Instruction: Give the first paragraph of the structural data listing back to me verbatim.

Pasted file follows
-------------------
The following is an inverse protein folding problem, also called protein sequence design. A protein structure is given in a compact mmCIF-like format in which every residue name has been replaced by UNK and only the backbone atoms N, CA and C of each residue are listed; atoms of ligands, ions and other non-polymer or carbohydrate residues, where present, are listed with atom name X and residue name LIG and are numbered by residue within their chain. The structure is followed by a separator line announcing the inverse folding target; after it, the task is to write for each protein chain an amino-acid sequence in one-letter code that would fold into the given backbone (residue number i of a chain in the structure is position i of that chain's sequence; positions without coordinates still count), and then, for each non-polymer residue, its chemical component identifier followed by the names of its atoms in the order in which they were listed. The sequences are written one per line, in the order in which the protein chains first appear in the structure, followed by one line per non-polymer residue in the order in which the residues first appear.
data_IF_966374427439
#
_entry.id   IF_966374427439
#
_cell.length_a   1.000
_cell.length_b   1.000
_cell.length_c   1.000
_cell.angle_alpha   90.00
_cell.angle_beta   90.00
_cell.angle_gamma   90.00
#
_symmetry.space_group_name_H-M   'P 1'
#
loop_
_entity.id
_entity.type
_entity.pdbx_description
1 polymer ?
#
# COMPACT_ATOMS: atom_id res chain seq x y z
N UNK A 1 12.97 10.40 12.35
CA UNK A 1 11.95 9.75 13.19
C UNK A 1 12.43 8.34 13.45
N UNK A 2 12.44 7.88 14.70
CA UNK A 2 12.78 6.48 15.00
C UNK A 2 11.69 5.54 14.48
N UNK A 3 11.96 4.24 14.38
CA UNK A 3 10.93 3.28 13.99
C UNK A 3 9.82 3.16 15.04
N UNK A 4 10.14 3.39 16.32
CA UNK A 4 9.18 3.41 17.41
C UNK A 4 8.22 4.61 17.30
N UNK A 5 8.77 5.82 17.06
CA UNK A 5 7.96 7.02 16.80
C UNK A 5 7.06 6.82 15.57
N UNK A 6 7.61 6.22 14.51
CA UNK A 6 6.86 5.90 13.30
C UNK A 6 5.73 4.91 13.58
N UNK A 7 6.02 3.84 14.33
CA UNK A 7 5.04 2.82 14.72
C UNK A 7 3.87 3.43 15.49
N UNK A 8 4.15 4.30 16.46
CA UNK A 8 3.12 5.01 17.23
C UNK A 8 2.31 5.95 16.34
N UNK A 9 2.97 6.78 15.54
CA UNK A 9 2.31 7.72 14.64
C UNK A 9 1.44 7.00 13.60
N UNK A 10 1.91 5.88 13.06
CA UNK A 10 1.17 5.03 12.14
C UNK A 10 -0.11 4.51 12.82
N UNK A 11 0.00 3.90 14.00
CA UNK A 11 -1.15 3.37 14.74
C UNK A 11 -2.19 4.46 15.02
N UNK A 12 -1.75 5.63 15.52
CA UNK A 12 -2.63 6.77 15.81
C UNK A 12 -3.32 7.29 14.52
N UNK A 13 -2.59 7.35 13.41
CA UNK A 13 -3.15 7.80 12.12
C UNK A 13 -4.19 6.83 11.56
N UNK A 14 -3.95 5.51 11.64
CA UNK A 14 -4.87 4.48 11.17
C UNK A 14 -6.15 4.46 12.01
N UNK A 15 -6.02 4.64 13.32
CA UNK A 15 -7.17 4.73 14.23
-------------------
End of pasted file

The following is an inverse protein folding problem, also called protein sequence design. A protein structure is given in a compact mmCIF-like format in which every residue name has been replaced by UNK and only the backbone atoms N, CA and C of each residue are listed; atoms of ligands, ions and other non-polymer or carbohydrate residues, where present, are listed with atom name X and residue name LIG and are numbered by residue within their chain. The structure is followed by a separator line announcing the inverse folding target; after it, the task is to write for each protein chain an amino-acid sequence in one-letter code that would fold into the given backbone (residue number i of a chain in the structure is position i of that chain's sequence; positions without coordinates still count), and then, for each non-polymer residue, its chemical component identifier followed by the names of its atoms in the order in which they were listed. The sequences are written one per line, in the order in which the protein chains first appear in the structure, followed by one line per non-polymer residue in the order in which the residues first appear.